Inter-Religious Affairs

by Gerry Lynch last modified 02 Oct, 2018 08:05 PM

The Diocese works to promote good relations and deeper understanding between Christians and people of other faith


      • Advises the Bishop of Salisbury on work with other religions
      • Promotes good relations between Christians and other faiths in the Diocese
      • Encourages church people to learn more about the teaching and practice of other religions


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      We should always "be ready to give an account of the hope that is within us, but with gentleness and respect" and we must remember that people of other faiths are also loved by God, and can be touched by Him when they pray.

      “Inter-religious understanding and engagement is just as important in areas like this Diocese where minority faiths are small. Stereotypes arise more easily where people rarely meet those of other faiths.” - Canon Guy Wilkinson

      The Diocese has relatively small communities belonging to faiths other than Christianity, although there is a well established Jewish community in the Greater Bournemouth-Poole area, and small communities of Muslims in several of the larger towns, most notably in Trowbridge, Poole, and Salisbury. There are individuals belonging to all major world faiths scattered across the Diocese.

      Among New Religious Movements, the neopagan movement is larger in Wiltshire than almost anywhere else in the country.

      Bishop Nicholas regularly writes to leaders of other religions in the Diocese around major festivals, to extend good wishes and recognise their contribution to the common good.

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      The September/October issue of IFN’s e-bulletin is now available at
      Just a few of the items covered are:

      • Political parties – modelling respectful engagement; and the Final Report on the Commission on Religious Education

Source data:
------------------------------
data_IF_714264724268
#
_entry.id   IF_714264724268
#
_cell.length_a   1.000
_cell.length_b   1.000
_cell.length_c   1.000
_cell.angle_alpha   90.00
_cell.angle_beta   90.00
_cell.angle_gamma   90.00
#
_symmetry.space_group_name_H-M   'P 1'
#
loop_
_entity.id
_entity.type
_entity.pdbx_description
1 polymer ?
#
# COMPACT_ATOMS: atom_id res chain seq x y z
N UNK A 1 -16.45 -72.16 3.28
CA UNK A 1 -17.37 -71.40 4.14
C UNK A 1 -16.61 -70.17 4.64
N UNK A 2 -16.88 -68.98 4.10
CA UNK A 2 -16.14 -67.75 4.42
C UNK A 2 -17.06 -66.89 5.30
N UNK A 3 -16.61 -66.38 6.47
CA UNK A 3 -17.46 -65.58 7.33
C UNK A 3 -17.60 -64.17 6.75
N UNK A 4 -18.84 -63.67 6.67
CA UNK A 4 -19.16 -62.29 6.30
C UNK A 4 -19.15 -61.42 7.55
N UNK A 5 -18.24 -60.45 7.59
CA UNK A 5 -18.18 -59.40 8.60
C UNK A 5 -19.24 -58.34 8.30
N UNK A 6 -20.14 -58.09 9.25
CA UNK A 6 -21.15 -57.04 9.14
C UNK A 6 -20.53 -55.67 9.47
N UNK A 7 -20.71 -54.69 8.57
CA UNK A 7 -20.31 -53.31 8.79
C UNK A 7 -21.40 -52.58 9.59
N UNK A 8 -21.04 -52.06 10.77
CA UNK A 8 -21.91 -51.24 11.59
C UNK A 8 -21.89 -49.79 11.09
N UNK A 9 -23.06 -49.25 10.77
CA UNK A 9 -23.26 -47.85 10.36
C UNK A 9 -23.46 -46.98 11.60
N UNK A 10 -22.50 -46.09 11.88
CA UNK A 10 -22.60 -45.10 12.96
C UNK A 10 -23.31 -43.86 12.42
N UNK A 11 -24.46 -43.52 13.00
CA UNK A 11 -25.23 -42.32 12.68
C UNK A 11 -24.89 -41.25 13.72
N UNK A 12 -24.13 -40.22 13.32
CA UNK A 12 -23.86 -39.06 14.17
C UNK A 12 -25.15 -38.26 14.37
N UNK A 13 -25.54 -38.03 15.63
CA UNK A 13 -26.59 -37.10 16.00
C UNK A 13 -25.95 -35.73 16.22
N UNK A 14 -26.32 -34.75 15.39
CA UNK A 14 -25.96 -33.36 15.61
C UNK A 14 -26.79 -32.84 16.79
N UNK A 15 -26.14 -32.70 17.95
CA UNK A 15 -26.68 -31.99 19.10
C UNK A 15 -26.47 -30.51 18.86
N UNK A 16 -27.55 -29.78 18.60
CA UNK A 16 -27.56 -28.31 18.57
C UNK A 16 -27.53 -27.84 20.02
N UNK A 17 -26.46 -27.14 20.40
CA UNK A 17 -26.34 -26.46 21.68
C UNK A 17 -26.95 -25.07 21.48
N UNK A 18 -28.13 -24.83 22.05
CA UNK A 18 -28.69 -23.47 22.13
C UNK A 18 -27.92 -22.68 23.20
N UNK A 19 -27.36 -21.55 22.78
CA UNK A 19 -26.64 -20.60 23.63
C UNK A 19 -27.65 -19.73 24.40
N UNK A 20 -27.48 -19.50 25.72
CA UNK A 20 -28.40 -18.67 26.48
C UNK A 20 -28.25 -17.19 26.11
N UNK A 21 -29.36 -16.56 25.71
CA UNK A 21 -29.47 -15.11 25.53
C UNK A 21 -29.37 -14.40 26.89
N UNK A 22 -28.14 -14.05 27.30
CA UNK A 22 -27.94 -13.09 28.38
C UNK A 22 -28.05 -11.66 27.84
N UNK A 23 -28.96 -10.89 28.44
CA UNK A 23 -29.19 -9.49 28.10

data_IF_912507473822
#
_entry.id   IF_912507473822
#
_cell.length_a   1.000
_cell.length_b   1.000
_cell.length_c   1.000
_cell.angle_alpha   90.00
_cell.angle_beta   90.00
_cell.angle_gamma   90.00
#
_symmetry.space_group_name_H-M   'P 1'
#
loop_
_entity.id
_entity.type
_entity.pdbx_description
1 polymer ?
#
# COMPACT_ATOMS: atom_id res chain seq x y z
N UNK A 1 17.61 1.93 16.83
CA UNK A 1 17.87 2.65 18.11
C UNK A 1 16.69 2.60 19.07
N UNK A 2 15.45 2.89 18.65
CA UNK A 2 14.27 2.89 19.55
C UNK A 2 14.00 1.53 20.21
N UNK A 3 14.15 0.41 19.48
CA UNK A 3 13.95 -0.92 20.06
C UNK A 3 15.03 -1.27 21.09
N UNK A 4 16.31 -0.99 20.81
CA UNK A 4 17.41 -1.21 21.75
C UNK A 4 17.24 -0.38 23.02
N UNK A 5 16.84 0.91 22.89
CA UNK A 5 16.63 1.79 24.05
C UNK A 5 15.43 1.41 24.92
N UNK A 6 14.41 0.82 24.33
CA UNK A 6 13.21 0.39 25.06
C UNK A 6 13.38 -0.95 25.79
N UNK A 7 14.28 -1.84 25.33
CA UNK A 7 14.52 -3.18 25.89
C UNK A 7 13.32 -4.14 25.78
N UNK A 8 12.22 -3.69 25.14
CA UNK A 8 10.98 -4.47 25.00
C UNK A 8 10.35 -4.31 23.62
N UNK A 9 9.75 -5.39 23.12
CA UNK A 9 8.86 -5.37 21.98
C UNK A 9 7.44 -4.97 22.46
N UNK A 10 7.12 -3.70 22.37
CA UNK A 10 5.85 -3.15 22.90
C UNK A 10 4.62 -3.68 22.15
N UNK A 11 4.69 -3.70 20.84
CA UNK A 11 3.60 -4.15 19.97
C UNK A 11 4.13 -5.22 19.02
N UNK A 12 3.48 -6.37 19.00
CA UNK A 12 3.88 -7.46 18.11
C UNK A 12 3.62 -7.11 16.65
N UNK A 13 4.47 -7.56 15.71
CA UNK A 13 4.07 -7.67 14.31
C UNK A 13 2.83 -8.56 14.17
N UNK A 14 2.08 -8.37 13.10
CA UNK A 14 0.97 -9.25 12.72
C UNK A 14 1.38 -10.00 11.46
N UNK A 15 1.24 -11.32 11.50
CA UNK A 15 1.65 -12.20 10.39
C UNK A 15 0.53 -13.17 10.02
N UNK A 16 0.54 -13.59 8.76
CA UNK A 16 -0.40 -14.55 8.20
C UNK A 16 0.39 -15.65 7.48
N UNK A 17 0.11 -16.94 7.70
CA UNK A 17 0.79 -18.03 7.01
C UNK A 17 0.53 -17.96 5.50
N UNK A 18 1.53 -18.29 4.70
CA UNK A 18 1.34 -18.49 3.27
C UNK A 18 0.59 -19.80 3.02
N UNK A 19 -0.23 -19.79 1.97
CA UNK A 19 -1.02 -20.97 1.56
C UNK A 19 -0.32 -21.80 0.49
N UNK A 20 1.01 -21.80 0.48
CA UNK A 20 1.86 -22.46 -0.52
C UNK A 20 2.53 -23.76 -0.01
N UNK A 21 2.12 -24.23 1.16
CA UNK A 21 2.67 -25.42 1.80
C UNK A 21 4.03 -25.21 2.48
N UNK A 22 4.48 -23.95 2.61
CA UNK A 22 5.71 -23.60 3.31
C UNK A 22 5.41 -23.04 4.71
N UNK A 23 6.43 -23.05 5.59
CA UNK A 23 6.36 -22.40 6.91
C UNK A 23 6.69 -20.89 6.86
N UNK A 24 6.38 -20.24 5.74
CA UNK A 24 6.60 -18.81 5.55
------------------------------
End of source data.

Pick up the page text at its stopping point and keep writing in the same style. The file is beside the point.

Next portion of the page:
• Inter faith projects and programmes, including Inter Faith Week 11-18 November and a range of national and local initiatives
      • Resources, including Connect: a youth inter faith action guide and training, including on ‘LGBT+Faith’ and on tackling Modern Slavery
      • Consultations and competitions, such as Interfaith Scotland’s Connecting Across the Generations art competition
      • Jobs, internships and volunteering opportunities with an inter faith focus, including at IFN
      • Funding sources, including for integration work and commemorating the First World War
      • Some forthcoming inter faith events across the UK


      Inter Faith Week 2018: A week to focus on inter faith understanding and cooperation

      Inter Faith Week 2018 - 11-18 November

      Inter faith cooperation and understanding are ever more important. Do join in and be part of this very special Week!

      Inter Faith Week’s aims are to:

      • Strengthen good inter faith relations at all levels
      • Increase awareness of the different and distinct faith communities in the UK, in particular celebrating and building on the contribution which their members make to their neighbourhoods and to wider society
      • Increase understanding between people of religious and non-religious beliefs

      Further information can be found on the About page and background on the History page

      More information about Scottish Interfaith Week, led by Interfaith Scotland, can be found here

      Quick links

      Salisbury City Council unanimously adopts the International Holocaust Remembrance Alliance definition of antisemitism

      Following the antisemitic vandalising of the Holocaust Memorial tree in Churchill Gardens earlier in the year and the Salisbury statement on antisemitism in 2017, Councillor Derek Brown, with the full support of Bishop Nicholas and Jewish representatives, brought a motion to the City Council at its latest meeting.

      The Council unanimously adopted the resolution adopting the IHRA definition and those that spoke “expressed their anger, dismay and revulsion that there are some in our City/society who were prepared to act in the way they did”.